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A round up of the top countryside, conservation, wildlife and forestry stories as chosen by the CJS Team.


Health of seabirds threatened as 90 per cent swallow plastic – Imperial College London

Photo: Peter HarrimanPhoto: Peter Harriman

The majority of seabirds are swallowing pieces of plastic waste, a new study has found; many become unwell and some die as a result.

The number of birds found to have plastic in their stomachs has increased from 5% in 1960 to 80% in 2010, and an estimated 90% of all seabirds alive today have eaten plastic of some kind, according to a research paper published today in the journal Proceedings of the National Academy of Sciences (PNAS).

Plastics including bags, bottle caps, and plastic fibres from synthetic clothes, wash out into the oceans from urban rivers, sewers and waste deposits. Birds mistake the brightly coloured items for food, or swallow them by accident. The items often block their guts so they cannot properly digest food, which causes them to lose weight, and can lead to their death.

CJS carried an article about marine pollution from the Marine Conservation Society in May's Focus on Marine & Coastal Environments. Read it here


National Survey Reveals Changing Status of Britain’s Whales and Dolphins – Sea Watch Foundation

The National Whale and Dolphin Watch, involving more than a thousand volunteers from all around the British Isles, conducted between 25th July and 2nd August, has revealed striking trends in the status and distribution of Britain’s Whales and Dolphins. Organised by the Sea Watch Foundation, Britain’s oldest marine mammal research charity, and with funding support from the BG Group, preliminary analyses have provided some very interesting results.

Breaching UK killer whale taken by voluntary observer John Irvine/ Sea Watch FoundationThe aim of the survey was to obtain a snapshot picture of the status and distribution of some of the 29 species of cetaceans (whales, dolphins and porpoises) recorded in UK waters. Systematic watches from both land and sea were undertaken at locations all around our coasts and inshore waters from Shetland in the north to the Isles of Scilly and Channel Islands in the south. Over just this one-week period, around six hundred sightings of eleven different species were reported, and more records are still coming in.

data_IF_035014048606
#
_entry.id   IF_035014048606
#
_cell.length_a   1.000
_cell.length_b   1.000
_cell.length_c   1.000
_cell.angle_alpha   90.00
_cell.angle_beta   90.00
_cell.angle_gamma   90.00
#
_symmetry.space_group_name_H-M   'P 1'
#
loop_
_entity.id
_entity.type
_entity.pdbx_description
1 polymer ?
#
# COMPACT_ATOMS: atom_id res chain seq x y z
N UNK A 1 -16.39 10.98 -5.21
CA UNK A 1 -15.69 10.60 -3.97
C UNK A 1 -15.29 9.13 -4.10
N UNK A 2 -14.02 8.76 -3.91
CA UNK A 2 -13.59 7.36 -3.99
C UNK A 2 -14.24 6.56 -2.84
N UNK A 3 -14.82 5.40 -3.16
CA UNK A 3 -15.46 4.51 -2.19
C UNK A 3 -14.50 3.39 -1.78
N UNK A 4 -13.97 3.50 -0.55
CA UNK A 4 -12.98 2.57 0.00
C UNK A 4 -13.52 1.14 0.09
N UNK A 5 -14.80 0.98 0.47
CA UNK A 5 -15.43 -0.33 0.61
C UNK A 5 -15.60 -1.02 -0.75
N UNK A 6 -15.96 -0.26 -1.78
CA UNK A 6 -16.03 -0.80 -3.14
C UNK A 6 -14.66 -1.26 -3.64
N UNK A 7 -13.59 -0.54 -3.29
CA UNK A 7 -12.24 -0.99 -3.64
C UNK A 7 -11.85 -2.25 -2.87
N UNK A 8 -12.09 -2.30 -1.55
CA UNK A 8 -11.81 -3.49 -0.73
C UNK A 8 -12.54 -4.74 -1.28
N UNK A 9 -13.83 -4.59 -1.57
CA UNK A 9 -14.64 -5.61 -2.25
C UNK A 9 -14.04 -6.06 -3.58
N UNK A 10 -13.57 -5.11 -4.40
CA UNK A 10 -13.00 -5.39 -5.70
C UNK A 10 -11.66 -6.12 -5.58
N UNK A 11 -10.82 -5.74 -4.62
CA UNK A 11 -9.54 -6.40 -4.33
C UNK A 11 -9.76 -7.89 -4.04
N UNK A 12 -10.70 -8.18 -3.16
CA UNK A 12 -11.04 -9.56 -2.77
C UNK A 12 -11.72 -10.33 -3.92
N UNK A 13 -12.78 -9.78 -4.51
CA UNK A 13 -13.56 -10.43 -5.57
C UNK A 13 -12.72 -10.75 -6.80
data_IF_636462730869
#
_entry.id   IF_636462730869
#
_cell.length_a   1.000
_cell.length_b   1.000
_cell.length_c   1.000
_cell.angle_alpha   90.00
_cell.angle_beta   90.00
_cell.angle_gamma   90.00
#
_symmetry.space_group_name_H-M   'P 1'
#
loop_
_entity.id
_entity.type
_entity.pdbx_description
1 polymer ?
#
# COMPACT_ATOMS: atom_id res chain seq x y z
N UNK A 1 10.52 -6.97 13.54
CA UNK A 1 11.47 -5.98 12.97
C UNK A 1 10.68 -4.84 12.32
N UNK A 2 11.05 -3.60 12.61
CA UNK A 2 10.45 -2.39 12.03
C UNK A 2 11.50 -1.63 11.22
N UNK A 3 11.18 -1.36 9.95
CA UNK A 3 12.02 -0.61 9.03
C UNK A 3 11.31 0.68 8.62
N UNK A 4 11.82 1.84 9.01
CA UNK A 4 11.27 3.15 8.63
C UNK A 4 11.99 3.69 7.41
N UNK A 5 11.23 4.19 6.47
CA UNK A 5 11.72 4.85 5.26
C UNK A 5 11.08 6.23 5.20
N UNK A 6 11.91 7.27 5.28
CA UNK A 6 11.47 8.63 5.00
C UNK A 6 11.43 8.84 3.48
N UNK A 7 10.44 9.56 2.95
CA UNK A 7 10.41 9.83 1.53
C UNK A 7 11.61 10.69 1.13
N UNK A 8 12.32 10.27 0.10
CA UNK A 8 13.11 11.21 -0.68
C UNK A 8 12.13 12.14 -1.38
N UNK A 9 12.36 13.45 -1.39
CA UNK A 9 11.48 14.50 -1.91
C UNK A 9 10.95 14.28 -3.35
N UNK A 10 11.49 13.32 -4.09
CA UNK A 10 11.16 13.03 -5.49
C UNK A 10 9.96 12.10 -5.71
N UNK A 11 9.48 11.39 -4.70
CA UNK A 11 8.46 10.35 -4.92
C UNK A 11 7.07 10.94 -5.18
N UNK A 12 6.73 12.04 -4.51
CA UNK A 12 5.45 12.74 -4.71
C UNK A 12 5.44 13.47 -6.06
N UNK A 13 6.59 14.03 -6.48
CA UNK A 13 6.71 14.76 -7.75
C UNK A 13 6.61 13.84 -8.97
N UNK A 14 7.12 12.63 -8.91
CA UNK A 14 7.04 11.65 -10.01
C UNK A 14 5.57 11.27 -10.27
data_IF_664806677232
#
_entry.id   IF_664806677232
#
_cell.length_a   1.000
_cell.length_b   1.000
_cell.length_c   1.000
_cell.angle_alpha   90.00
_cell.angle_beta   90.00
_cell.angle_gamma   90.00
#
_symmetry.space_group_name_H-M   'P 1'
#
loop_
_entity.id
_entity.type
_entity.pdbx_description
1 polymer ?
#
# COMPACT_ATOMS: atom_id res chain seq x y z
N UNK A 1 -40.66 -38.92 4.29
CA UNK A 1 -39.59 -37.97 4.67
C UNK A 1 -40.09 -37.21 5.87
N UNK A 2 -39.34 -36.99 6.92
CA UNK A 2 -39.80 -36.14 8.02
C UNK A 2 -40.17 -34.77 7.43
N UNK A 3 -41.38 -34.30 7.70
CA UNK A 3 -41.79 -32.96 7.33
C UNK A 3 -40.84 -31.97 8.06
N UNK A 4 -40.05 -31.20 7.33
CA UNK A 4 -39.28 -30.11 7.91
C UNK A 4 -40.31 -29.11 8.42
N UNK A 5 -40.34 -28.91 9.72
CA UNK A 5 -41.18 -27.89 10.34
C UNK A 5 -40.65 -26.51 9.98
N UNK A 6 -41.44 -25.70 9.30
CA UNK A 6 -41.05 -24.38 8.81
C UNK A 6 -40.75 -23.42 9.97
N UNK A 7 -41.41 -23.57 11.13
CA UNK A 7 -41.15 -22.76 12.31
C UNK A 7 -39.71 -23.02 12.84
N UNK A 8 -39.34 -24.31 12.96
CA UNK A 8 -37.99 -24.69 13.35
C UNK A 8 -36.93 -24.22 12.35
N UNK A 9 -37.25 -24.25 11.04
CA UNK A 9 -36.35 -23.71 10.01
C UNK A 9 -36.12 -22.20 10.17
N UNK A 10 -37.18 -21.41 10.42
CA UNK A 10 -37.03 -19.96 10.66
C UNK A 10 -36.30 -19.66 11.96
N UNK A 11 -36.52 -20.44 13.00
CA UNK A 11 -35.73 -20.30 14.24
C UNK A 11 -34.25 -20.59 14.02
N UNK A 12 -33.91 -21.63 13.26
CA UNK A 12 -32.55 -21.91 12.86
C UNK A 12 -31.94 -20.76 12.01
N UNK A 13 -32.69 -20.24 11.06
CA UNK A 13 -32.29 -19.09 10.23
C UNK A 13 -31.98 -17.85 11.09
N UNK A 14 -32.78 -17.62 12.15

Breaching UK killer whale taken by voluntary observer John Irvine/ Sea Watch Foundation

UK waters are some of the richest for whales, dolphins and porpoises in the whole of Europe and scientists at Sea Watch Foundation with help from members of the public, various wildlife organisations and boat operators monitor their populations with a UK-wide sightings scheme, the largest citizen science project of its kind.

“Residents of the UK can be delighted that the seas around us are so rich in marine wildlife, and heading to our shores to spot whales and dolphins is surely one of the most satisfying wildlife experiences offered anywhere on the planet” says Sea Watch Foundation’s Sightings Officer, Kathy James. “Despite often inclement weather, the National Whale and Dolphin Watch has produced a large crop of sightings and some striking results”, continues Kathy.

Kathy wrote an article about the importance of marine monitoring for our May Focus on Marine & Coastal Environments. Read it here


Red Kite Deaths from Last Year Condemned, but Concerns Raised - Scottish Land and Business

Scottish Land & Estates condemns absolutely the illegal killing of these red kites last year and any other birds of prey. We are committed to working with Police Scotland, the Scottish Government and our partners in PAWS to eradicate the remaining vestiges of wildlife crime in Scotland and at the same time to develop positive projects that build understanding and knowledge and are good for bird of prey conservation. Projects such as the South of Scotland Golden Eagle Project, the Heads Up for Harriers project and Wildlife Estates Scotland being just three examples.

Suggestions that sporting estates and landowning interests are responsible is premature and not supported by any evidence we have seen.  Our commitment above is resolute; however it is also imperative that general accusations and finger pointing at the sporting estate and shooting sector community without evidence are not allowed to go unchallenged. Such unfounded assertions smear a whole section of society unfairly. Whoever committed these crimes needs to be brought to justice, we are all agreed on that, but as we have said repeatedly in the past, this should be on the basis of sound evidence and due police investigation and judicial process, not by general slurs and accusations. Such actions just alienate possible allies and perpetuate division and conflict.